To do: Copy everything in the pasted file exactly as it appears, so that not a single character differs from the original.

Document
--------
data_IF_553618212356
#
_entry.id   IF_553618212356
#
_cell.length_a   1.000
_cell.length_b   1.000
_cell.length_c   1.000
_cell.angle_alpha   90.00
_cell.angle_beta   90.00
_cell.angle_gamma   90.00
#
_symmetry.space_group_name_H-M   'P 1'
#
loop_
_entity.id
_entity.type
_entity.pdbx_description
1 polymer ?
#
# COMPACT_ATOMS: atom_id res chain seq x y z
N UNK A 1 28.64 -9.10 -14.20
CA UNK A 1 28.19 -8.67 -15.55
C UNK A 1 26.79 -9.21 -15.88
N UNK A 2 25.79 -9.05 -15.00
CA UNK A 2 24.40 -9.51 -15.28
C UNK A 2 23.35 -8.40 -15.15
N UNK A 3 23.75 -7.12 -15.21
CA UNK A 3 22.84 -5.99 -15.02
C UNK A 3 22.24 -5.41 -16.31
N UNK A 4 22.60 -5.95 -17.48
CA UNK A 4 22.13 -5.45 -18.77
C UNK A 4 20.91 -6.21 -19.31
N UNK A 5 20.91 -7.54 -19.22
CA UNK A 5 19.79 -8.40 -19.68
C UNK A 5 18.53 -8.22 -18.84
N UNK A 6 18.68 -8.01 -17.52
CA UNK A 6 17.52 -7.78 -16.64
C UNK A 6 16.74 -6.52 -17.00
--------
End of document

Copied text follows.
data_IF_553618212356
#
_entry.id   IF_553618212356
#
_cell.length_a   1.000
_cell.length_b   1.000
_cell.length_c   1.000
_cell.angle_alpha   90.00
_cell.angle_beta   90.00
_cell.angle_gamma   90.00
#
_symmetry.space_group_name_H-M   'P 1'
#
loop_
_entity.id
_entity.type
_entity.pdbx_description
1 polymer ?
#
# COMPACT_ATOMS: atom_id res chain seq x y z
N UNK A 1 28.64 -9.10 -14.20
CA UNK A 1 28.19 -8.67 -15.55
C UNK A 1 26.79 -9.21 -15.88
N UNK A 2 25.79 -9.05 -15.00
CA UNK A 2 24.40 -9.51 -15.28
C UNK A 2 23.35 -8.40 -15.15
N UNK A 3 23.75 -7.12 -15.21
CA UNK A 3 22.84 -5.99 -15.02
C UNK A 3 22.24 -5.41 -16.31
N UNK A 4 22.60 -5.95 -17.48
CA UNK A 4 22.13 -5.45 -18.77
C UNK A 4 20.91 -6.21 -19.31
N UNK A 5 20.91 -7.54 -19.22
CA UNK A 5 19.79 -8.40 -19.68
C UNK A 5 18.53 -8.22 -18.84
N UNK A 6 18.68 -8.01 -17.52
CA UNK A 6 17.52 -7.78 -16.64
C UNK A 6 16.74 -6.52 -17.00